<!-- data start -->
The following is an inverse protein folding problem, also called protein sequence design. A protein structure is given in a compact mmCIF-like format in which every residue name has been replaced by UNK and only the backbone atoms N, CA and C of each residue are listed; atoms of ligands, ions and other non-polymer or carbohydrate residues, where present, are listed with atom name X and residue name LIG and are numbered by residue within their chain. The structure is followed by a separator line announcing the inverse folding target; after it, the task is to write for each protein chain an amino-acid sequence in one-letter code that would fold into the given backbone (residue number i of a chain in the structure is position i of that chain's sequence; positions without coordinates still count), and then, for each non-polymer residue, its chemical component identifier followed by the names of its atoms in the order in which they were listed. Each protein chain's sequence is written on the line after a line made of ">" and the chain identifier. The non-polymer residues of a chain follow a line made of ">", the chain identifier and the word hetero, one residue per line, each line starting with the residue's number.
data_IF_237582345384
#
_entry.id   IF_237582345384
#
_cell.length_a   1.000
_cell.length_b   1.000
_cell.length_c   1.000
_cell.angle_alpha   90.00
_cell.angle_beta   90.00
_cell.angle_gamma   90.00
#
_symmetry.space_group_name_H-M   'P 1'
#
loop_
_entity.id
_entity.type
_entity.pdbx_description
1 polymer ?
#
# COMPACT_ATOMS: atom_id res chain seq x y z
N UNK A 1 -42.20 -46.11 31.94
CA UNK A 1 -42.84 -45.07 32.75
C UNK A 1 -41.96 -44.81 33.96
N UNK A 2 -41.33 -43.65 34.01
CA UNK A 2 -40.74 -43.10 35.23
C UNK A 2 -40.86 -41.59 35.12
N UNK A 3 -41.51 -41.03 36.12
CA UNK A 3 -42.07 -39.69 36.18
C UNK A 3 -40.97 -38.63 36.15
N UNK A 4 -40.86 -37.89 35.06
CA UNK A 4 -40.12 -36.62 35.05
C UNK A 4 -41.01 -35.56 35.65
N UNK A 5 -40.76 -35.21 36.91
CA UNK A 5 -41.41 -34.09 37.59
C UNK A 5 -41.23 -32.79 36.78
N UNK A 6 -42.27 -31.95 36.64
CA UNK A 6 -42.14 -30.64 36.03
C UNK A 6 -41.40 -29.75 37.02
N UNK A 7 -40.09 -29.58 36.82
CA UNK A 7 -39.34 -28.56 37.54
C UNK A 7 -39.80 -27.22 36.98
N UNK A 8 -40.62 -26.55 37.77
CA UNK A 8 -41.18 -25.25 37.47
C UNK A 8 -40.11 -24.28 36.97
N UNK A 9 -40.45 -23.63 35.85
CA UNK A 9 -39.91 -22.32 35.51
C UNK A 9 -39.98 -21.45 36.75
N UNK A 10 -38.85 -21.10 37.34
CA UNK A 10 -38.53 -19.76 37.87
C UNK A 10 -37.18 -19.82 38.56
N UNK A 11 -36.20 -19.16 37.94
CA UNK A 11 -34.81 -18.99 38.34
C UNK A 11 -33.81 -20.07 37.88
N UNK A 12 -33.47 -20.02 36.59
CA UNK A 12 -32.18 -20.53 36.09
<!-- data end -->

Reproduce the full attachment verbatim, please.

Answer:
The following is an inverse protein folding problem, also called protein sequence design. A protein structure is given in a compact mmCIF-like format in which every residue name has been replaced by UNK and only the backbone atoms N, CA and C of each residue are listed; atoms of ligands, ions and other non-polymer or carbohydrate residues, where present, are listed with atom name X and residue name LIG and are numbered by residue within their chain. The structure is followed by a separator line announcing the inverse folding target; after it, the task is to write for each protein chain an amino-acid sequence in one-letter code that would fold into the given backbone (residue number i of a chain in the structure is position i of that chain's sequence; positions without coordinates still count), and then, for each non-polymer residue, its chemical component identifier followed by the names of its atoms in the order in which they were listed. Each protein chain's sequence is written on the line after a line made of ">" and the chain identifier. The non-polymer residues of a chain follow a line made of ">", the chain identifier and the word hetero, one residue per line, each line starting with the residue's number.
data_IF_237582345384
#
_entry.id   IF_237582345384
#
_cell.length_a   1.000
_cell.length_b   1.000
_cell.length_c   1.000
_cell.angle_alpha   90.00
_cell.angle_beta   90.00
_cell.angle_gamma   90.00
#
_symmetry.space_group_name_H-M   'P 1'
#
loop_
_entity.id
_entity.type
_entity.pdbx_description
1 polymer ?
#
# COMPACT_ATOMS: atom_id res chain seq x y z
N UNK A 1 -42.20 -46.11 31.94
CA UNK A 1 -42.84 -45.07 32.75
C UNK A 1 -41.96 -44.81 33.96
N UNK A 2 -41.33 -43.65 34.01
CA UNK A 2 -40.74 -43.10 35.23
C UNK A 2 -40.86 -41.59 35.12
N UNK A 3 -41.51 -41.03 36.12
CA UNK A 3 -42.07 -39.69 36.18
C UNK A 3 -40.97 -38.63 36.15
N UNK A 4 -40.86 -37.89 35.06
CA UNK A 4 -40.12 -36.62 35.05
C UNK A 4 -41.01 -35.56 35.65
N UNK A 5 -40.76 -35.21 36.91
CA UNK A 5 -41.41 -34.09 37.59
C UNK A 5 -41.23 -32.79 36.78
N UNK A 6 -42.27 -31.95 36.64
CA UNK A 6 -42.14 -30.64 36.03
C UNK A 6 -41.40 -29.75 37.02
N UNK A 7 -40.09 -29.58 36.82
CA UNK A 7 -39.34 -28.56 37.54
C UNK A 7 -39.80 -27.22 36.98
N UNK A 8 -40.62 -26.55 37.77
CA UNK A 8 -41.18 -25.25 37.47
C UNK A 8 -40.11 -24.28 36.97
N UNK A 9 -40.45 -23.63 35.85
CA UNK A 9 -39.91 -22.32 35.51
C UNK A 9 -39.98 -21.45 36.75
N UNK A 10 -38.85 -21.10 37.34
CA UNK A 10 -38.53 -19.76 37.87
C UNK A 10 -37.18 -19.82 38.56
N UNK A 11 -36.20 -19.16 37.94
CA UNK A 11 -34.81 -18.99 38.34
C UNK A 11 -33.81 -20.07 37.88
N UNK A 12 -33.47 -20.02 36.59
CA UNK A 12 -32.18 -20.53 36.09